Mythological Creatures of China

The two most prominent mythological creatures of China are the dragon and the phoenix. There are descriptions and stories of dragons that are benevolent.

In Chinese mythology, each of the cardinal directions had a guardian. The dragon was the Guardian of the East. Known as Long in the Chinese language, these creatures were often depicted with whiskers to show their immense wisdom and power. Chinese dragons are very kind creatures despite their great power and awe-inspiring forms. In fact, dragons are associated with the emperor. Even the color of the emperor’s robes is associated with the dragon. As such, the emperor and empress were the only ones to wear yellow robes, signifying their royalty.

In Chinese mythology, a yellow dragon presented the Chinese people with a scroll imbibed with mystic characters that are the origins of the Chinese style of writing. Dragons are known to live in rivers, lakes, oceans, and other bodies of water and to control precipitation. As the guardian dragon was found in the East, he was associated with the season spring, the color blue, the element of water, and the virtue propriety.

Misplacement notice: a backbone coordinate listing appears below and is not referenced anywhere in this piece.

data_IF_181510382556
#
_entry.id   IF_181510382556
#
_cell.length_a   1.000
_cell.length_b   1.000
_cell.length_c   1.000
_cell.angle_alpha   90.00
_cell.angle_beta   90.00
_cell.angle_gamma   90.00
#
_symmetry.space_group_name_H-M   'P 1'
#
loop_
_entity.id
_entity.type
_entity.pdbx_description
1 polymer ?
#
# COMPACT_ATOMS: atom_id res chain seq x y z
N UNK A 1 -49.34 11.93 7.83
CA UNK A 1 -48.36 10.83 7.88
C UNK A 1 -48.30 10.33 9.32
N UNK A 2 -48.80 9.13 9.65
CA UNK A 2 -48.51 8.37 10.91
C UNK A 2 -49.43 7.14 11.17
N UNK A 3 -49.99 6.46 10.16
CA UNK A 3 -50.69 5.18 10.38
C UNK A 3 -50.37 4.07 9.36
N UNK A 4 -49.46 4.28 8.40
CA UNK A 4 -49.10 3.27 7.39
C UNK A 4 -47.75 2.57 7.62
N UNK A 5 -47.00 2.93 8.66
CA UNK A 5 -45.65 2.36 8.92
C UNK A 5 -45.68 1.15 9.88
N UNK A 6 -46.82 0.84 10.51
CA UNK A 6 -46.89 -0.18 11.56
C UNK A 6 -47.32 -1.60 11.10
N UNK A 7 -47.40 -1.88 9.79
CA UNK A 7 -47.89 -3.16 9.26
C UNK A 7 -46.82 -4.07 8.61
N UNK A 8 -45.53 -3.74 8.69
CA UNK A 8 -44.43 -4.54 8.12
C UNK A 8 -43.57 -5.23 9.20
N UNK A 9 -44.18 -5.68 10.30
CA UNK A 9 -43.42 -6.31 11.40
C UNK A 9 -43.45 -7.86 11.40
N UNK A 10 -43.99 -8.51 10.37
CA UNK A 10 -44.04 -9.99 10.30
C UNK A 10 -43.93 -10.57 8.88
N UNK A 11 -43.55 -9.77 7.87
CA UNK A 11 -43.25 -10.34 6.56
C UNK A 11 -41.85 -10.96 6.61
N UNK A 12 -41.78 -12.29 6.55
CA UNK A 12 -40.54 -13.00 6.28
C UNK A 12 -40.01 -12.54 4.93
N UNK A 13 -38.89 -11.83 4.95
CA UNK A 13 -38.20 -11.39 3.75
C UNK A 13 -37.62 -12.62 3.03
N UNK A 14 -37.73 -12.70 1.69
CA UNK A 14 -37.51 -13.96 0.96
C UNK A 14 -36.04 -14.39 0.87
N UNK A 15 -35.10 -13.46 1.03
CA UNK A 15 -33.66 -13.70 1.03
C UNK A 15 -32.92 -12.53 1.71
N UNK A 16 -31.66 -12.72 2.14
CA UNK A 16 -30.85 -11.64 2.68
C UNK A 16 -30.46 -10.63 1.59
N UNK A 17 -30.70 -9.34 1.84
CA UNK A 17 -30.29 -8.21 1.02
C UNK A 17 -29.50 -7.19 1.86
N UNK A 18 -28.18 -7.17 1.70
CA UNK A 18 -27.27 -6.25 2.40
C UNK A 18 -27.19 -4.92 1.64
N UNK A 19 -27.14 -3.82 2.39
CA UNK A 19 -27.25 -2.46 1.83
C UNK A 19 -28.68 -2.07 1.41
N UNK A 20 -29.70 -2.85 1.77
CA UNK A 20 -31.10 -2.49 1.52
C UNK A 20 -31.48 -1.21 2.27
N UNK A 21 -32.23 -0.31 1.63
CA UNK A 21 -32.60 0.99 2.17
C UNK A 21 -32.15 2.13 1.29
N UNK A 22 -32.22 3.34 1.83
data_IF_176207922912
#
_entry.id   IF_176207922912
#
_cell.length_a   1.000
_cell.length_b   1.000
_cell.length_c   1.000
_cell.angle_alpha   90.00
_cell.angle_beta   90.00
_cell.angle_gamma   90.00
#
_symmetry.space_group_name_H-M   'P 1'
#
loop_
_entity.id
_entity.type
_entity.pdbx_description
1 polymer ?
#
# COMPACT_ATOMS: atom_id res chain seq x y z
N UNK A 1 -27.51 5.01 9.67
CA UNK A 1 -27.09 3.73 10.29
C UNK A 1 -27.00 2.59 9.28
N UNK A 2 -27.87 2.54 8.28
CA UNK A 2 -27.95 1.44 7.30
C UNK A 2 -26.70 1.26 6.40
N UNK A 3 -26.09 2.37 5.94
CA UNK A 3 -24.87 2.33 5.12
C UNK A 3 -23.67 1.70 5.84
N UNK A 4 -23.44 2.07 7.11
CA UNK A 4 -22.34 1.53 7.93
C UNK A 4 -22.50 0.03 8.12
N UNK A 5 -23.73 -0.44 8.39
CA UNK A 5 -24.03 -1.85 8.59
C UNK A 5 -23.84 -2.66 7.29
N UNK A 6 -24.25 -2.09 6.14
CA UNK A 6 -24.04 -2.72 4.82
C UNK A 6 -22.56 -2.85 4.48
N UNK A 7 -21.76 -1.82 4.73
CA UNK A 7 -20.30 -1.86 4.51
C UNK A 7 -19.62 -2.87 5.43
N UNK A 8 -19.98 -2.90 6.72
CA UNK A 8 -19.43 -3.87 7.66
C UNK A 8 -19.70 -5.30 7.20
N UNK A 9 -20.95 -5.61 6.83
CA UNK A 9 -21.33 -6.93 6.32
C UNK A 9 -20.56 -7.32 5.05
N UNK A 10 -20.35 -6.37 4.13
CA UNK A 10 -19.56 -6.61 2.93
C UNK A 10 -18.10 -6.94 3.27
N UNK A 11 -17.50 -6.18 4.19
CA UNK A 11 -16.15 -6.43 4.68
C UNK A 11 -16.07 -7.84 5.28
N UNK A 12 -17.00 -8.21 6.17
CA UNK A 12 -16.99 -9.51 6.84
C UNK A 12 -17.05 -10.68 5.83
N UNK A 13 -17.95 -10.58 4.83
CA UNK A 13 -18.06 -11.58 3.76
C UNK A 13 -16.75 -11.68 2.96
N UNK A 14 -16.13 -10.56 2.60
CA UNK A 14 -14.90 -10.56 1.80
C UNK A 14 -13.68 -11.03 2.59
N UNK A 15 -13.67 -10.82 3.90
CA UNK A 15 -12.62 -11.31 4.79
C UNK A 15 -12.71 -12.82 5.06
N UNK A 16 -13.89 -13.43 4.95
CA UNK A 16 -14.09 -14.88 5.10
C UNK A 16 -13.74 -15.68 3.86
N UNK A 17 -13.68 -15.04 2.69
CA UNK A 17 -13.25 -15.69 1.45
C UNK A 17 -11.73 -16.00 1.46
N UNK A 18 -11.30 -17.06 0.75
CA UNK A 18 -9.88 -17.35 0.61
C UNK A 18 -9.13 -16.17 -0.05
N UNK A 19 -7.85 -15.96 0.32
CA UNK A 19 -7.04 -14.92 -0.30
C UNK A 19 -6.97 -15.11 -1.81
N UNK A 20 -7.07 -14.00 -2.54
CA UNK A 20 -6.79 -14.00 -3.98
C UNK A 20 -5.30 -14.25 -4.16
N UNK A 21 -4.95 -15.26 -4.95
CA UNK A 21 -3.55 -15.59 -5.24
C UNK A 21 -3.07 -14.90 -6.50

Another well-known mythological creature of China, the phoenix, was the Guardian of the South. However, this mythological creature of China is nothing like the descriptions of it found in Greek or Egyptian mythology. Known as the Feng-huang in China, the phoenix’s plumage is comprised of the five mystical colors—black, white, red, green, and yellow—and it has a consistent amount of twelve tail feathers to signify the twelve months. It is also depicted as the most melodious bird that exists, and the phoenix is only seen during times of good fortune, as it hides when there is trouble. Also very unlike its Western relations, the Feng-huang does not have the ability to rejuvenate itself. It is associated with the season summer, the element fire, and with knowledge.


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